A Satyagrahi[*] obeys the laws of society intelligently and of his own free will, because he considers it to be his sacred duty to do so. It is only when a person has thus obeyed the laws of society scrupulously that he is in a position to judge as to which particular rules are good and just and which unjust and iniquitous.

This quotation explained clearly to me that we can only judge laws’ value if we follow them faithfully. I also found it a spot on reminder that you shouldn’t piss on anything until you’ve taken the time to understand it deeply. His language here, at least as it is translated, reflects part of his charisma. The words he chooses don’t alienate. They are collective words. They speak of us as one, both in our beauty and our error. To me the choice of words like iniquitous, rings of poise and conscious decisions. In short, I like it.

* Truth (satya) implies love, and firmness (agraha) engenders and therefore serves as a synonym for force. I thus began to call the Indian movement Satyagraha, that is to say, the Force which is born of Truth and Love or non-violence, and gave up the use of the phrase “passive resistance”, in connection with it, so much so that even in English writing we often avoided it and used instead the word “satyagraha” itself or some other equivalent English phrase. – M.K. Gandhi, Satyagraha in South Africa, Navajivan, Ahmedabad, 1928, pp. 109-10.

May 9, 2012 Posted by | Books, Doing it the hard way, Politics | , | 4 Comments

Lou

Now that I’ve expressed my extreme hesitation in posting this teen diatribe on mortality, I feel better about posting it. It’s funny how that works. I don’t take much stock in what I said below, but it expresses the sadness I felt at the time in the way that I knew to address it: anger and morbidity.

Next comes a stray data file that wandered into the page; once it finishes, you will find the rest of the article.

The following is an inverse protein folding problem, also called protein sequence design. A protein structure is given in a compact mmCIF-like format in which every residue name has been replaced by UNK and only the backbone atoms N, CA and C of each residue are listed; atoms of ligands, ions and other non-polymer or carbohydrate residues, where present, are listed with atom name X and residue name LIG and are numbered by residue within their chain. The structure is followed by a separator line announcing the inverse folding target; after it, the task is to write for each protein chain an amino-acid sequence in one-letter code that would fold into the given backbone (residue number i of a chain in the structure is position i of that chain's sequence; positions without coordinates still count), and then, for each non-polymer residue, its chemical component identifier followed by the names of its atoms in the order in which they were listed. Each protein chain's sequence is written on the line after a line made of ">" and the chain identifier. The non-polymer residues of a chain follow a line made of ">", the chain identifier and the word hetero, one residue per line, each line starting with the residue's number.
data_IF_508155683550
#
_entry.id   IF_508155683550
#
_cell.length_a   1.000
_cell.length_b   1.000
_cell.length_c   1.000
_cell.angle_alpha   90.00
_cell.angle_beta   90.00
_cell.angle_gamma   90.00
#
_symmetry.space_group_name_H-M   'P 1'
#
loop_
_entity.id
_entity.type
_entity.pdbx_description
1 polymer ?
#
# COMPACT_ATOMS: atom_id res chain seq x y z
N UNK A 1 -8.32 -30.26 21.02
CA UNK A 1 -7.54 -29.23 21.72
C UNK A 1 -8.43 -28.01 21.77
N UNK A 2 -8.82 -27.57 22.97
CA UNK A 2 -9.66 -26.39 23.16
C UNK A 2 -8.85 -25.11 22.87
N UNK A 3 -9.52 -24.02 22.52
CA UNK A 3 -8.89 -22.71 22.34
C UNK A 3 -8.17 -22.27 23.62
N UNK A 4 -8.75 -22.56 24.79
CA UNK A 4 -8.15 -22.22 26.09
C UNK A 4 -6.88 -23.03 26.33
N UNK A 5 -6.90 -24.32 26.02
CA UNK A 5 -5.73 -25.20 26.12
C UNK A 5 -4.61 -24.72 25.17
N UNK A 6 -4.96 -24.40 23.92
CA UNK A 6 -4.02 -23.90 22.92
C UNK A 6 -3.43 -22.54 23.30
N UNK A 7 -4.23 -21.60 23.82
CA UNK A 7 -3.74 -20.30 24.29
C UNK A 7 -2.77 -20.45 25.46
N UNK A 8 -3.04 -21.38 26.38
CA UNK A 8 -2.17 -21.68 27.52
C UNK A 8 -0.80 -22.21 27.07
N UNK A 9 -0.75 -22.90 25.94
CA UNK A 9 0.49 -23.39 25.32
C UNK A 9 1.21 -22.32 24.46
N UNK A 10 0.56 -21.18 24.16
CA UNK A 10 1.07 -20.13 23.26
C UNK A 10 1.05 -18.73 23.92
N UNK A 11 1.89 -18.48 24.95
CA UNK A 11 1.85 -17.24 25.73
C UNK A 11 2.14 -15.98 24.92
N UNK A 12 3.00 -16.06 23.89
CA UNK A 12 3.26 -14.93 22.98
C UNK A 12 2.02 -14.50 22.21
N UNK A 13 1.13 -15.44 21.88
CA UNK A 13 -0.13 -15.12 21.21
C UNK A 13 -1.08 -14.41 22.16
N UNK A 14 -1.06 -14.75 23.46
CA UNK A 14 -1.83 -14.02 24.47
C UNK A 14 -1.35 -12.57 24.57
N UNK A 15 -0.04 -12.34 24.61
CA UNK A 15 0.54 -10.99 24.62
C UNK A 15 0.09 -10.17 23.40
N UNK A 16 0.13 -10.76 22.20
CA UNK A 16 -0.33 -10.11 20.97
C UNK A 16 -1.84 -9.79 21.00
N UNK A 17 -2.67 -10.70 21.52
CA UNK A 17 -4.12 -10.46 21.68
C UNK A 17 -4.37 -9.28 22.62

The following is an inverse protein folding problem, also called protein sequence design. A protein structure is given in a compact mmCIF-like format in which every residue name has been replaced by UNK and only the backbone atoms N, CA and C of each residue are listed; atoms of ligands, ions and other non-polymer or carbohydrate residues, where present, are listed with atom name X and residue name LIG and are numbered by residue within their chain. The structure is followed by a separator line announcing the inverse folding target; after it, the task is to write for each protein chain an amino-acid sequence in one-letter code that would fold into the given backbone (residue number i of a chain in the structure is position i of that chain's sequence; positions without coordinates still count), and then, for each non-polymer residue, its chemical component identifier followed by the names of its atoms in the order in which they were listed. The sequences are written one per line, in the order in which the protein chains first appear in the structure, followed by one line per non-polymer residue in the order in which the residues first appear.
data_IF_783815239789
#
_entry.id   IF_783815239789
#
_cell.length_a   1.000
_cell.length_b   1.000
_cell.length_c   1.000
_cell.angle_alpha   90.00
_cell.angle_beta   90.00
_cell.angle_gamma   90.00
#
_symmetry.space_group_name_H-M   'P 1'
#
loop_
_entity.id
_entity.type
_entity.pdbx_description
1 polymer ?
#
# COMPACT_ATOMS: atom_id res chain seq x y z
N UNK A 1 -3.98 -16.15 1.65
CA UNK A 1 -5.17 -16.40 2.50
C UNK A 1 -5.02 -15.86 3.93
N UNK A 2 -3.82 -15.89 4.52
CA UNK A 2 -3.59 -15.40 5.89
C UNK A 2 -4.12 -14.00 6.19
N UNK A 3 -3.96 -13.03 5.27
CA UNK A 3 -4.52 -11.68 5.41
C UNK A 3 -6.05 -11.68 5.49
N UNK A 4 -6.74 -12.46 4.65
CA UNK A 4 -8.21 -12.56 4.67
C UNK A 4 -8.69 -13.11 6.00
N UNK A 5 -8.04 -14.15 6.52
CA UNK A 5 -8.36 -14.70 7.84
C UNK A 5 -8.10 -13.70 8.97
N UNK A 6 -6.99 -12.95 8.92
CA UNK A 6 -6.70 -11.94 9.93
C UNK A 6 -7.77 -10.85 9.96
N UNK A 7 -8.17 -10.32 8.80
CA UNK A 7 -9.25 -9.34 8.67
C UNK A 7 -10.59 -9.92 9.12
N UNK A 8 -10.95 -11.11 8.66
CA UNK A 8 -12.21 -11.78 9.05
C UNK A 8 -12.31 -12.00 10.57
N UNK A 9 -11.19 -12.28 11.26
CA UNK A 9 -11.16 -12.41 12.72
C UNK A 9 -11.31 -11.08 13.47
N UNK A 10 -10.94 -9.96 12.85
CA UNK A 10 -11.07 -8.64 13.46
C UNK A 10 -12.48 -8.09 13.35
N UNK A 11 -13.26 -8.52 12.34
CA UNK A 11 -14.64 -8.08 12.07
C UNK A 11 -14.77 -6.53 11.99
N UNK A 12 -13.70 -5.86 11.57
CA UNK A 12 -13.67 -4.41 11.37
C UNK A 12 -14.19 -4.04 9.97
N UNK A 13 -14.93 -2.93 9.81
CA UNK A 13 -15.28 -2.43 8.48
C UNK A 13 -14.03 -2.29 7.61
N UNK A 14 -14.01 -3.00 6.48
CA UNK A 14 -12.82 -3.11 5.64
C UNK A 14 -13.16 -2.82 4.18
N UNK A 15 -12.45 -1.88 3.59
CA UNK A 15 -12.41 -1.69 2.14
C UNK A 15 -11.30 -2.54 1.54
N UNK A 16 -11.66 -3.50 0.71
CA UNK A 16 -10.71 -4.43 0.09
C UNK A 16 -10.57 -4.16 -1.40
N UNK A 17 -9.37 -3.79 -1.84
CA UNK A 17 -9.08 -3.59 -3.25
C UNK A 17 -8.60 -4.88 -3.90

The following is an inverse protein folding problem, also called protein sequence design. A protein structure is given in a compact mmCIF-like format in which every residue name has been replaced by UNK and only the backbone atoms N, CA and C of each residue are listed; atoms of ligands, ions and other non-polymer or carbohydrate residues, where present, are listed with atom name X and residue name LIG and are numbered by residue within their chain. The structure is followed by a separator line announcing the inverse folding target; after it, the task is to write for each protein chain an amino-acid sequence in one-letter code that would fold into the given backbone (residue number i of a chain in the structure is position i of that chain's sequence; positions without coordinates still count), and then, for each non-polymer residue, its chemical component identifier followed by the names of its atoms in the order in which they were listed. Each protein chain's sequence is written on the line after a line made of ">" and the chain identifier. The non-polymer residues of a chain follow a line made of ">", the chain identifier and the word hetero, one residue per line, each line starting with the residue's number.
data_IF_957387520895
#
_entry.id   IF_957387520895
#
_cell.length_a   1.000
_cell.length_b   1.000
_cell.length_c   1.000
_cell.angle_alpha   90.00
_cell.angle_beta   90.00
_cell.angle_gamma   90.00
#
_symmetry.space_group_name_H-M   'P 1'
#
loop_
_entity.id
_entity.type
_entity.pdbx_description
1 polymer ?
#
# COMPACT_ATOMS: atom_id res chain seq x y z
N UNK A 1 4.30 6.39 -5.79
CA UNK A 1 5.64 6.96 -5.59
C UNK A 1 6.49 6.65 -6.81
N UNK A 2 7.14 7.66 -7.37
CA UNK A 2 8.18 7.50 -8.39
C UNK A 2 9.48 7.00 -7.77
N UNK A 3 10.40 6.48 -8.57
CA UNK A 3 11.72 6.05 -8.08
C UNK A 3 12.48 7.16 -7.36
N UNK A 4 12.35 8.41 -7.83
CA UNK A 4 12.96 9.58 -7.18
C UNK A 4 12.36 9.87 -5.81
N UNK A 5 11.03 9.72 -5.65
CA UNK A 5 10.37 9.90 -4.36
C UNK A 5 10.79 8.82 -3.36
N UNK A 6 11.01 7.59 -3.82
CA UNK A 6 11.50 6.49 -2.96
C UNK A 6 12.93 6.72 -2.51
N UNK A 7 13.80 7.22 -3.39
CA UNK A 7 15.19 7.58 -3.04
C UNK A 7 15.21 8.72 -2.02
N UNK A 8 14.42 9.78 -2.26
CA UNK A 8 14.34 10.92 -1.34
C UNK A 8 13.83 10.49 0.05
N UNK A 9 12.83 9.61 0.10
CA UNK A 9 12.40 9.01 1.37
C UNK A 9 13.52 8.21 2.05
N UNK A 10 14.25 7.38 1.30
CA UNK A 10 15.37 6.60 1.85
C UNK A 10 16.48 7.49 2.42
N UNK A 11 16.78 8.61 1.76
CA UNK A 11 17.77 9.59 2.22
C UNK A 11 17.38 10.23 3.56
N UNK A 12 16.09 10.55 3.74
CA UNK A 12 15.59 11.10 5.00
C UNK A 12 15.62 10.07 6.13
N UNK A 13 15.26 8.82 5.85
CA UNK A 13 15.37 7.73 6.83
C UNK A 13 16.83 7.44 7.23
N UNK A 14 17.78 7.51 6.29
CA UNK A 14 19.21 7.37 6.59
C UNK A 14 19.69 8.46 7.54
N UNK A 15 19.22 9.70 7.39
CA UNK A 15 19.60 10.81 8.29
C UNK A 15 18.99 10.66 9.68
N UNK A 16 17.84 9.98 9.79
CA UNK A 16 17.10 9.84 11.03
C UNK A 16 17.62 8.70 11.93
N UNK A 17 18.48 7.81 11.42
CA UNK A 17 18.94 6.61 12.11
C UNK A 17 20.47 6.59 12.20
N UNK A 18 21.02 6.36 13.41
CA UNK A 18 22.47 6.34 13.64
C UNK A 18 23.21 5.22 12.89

So, my dad’s got a cane now. Next it’ll be a walker, then a wheelchair. His walk is now much more laboured. He lifts his leg a foot in the air to take a step. Two weeks ago I would have just thought I was imagining things. This is going to be quick. Yes.

Funny, when I was five and my brother graduated I found out that the guys dance with their mothers, girls with their fathers. Then I figured out that my dad would be sixty-three when I graduated. I figured my dad would either be dead or decrepid by my graduation. Now, I was only five but when I have insight, I have insight. I hope my brother’s a good dancer.

Post-script: Dad and I couldn’t dance at graduation, but he was most certainly there. I later learned that he was impressed at my lack of embarassment when I wheeled him out for the grand march. I never minded sticking out a little and he always liked a good ride.

February 2, 2012 Posted by | Childhood Complaints, Doing it the hard way, Writing | 9 Comments

A Brief Hiatus

OK, the time has come to admit temporary defeat. Exams are next week and very little preparation has been done (by me, that is). I am reinforcing my tired old procrastinating student pity me campaign: “Oh, I have exams, isn’t it terrible? I would like back pats for failing to do my work all semester and cramming information into my brain while dealing with the pain of sitting in a chair 12 hours a day…”